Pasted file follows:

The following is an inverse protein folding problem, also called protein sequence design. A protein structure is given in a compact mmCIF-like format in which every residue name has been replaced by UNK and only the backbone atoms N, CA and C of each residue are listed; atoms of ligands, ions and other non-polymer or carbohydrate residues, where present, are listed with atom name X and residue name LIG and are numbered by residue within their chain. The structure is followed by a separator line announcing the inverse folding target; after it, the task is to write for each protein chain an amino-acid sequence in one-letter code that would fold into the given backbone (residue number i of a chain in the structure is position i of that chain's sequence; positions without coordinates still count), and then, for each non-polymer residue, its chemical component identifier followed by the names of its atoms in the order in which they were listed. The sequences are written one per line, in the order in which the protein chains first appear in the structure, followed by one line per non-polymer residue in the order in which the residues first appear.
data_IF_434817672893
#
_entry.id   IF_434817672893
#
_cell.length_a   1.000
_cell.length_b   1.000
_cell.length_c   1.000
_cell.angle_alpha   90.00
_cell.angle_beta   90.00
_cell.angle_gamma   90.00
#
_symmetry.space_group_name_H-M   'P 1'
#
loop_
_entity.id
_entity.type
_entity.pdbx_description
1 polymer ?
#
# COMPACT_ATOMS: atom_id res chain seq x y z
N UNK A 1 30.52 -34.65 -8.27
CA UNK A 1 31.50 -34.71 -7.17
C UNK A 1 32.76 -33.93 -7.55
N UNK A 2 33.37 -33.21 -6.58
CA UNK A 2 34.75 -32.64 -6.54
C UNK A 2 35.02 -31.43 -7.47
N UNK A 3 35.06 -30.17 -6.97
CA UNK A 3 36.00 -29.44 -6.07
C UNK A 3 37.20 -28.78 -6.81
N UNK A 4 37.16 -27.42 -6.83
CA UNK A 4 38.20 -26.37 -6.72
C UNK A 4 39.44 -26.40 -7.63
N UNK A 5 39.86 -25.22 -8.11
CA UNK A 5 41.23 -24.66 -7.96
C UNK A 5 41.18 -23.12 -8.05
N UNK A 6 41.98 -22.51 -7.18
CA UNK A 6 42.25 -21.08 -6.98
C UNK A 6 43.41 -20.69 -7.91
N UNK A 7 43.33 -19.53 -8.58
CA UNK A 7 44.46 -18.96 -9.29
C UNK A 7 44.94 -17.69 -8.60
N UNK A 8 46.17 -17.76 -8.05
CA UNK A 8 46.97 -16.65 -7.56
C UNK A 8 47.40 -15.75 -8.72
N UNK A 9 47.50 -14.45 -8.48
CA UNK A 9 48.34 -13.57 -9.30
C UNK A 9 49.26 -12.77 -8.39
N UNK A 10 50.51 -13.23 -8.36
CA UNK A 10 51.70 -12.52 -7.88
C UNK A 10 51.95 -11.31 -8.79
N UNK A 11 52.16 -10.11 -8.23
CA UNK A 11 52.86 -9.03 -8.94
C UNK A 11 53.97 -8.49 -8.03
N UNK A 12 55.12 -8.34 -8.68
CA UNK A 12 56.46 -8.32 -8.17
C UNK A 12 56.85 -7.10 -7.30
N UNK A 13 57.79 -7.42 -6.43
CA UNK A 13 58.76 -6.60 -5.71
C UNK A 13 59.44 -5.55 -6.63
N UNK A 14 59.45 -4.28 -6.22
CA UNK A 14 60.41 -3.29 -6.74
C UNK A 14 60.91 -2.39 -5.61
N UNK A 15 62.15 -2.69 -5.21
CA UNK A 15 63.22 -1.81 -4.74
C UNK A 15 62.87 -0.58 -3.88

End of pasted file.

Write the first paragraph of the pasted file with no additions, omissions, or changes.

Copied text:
The following is an inverse protein folding problem, also called protein sequence design. A protein structure is given in a compact mmCIF-like format in which every residue name has been replaced by UNK and only the backbone atoms N, CA and C of each residue are listed; atoms of ligands, ions and other non-polymer or carbohydrate residues, where present, are listed with atom name X and residue name LIG and are numbered by residue within their chain. The structure is followed by a separator line announcing the inverse folding target; after it, the task is to write for each protein chain an amino-acid sequence in one-letter code that would fold into the given backbone (residue number i of a chain in the structure is position i of that chain's sequence; positions without coordinates still count), and then, for each non-polymer residue, its chemical component identifier followed by the names of its atoms in the order in which they were listed. The sequences are written one per line, in the order in which the protein chains first appear in the structure, followed by one line per non-polymer residue in the order in which the residues first appear.